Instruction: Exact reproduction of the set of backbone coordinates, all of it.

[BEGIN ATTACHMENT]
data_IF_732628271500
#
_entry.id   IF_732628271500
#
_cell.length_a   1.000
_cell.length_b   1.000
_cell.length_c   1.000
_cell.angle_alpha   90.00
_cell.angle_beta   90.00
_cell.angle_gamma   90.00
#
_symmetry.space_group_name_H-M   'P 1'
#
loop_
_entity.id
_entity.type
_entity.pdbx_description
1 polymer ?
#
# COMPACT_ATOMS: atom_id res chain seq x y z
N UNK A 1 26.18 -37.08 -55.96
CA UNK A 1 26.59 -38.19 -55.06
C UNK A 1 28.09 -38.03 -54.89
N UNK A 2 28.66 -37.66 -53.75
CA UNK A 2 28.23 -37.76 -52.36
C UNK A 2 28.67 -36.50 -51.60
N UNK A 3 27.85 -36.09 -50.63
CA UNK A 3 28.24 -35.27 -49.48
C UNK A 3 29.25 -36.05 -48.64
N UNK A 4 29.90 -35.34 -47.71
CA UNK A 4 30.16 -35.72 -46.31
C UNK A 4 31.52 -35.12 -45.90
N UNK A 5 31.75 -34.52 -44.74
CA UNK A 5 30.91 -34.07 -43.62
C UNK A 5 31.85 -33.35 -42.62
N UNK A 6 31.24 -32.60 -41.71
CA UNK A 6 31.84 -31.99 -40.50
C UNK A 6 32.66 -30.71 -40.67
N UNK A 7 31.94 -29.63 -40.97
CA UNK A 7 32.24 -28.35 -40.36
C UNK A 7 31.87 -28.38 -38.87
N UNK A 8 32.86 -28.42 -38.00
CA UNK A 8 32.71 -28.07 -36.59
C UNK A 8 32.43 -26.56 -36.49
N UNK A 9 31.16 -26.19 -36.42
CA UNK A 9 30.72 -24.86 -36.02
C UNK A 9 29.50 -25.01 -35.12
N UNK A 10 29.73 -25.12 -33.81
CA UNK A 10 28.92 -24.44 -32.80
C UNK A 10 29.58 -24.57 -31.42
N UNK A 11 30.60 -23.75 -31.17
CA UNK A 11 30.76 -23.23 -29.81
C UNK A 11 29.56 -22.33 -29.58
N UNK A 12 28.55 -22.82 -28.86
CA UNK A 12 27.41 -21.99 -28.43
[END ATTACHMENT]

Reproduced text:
data_IF_732628271500
#
_entry.id   IF_732628271500
#
_cell.length_a   1.000
_cell.length_b   1.000
_cell.length_c   1.000
_cell.angle_alpha   90.00
_cell.angle_beta   90.00
_cell.angle_gamma   90.00
#
_symmetry.space_group_name_H-M   'P 1'
#
loop_
_entity.id
_entity.type
_entity.pdbx_description
1 polymer ?
#
# COMPACT_ATOMS: atom_id res chain seq x y z
N UNK A 1 26.18 -37.08 -55.96
CA UNK A 1 26.59 -38.19 -55.06
C UNK A 1 28.09 -38.03 -54.89
N UNK A 2 28.66 -37.66 -53.75
CA UNK A 2 28.23 -37.76 -52.36
C UNK A 2 28.67 -36.50 -51.60
N UNK A 3 27.85 -36.09 -50.63
CA UNK A 3 28.24 -35.27 -49.48
C UNK A 3 29.25 -36.05 -48.64
N UNK A 4 29.90 -35.34 -47.71
CA UNK A 4 30.16 -35.72 -46.31
C UNK A 4 31.52 -35.12 -45.90
N UNK A 5 31.75 -34.52 -44.74
CA UNK A 5 30.91 -34.07 -43.62
C UNK A 5 31.85 -33.35 -42.62
N UNK A 6 31.24 -32.60 -41.71
CA UNK A 6 31.84 -31.99 -40.50
C UNK A 6 32.66 -30.71 -40.67
N UNK A 7 31.94 -29.63 -40.97
CA UNK A 7 32.24 -28.35 -40.36
C UNK A 7 31.87 -28.38 -38.87
N UNK A 8 32.86 -28.42 -38.00
CA UNK A 8 32.71 -28.07 -36.59
C UNK A 8 32.43 -26.56 -36.49
N UNK A 9 31.16 -26.19 -36.42
CA UNK A 9 30.72 -24.86 -36.02
C UNK A 9 29.50 -25.01 -35.12
N UNK A 10 29.73 -25.12 -33.81
CA UNK A 10 28.92 -24.44 -32.80
C UNK A 10 29.58 -24.57 -31.42
N UNK A 11 30.60 -23.75 -31.17
CA UNK A 11 30.76 -23.23 -29.81
C UNK A 11 29.56 -22.33 -29.58
N UNK A 12 28.55 -22.82 -28.86
CA UNK A 12 27.41 -21.99 -28.43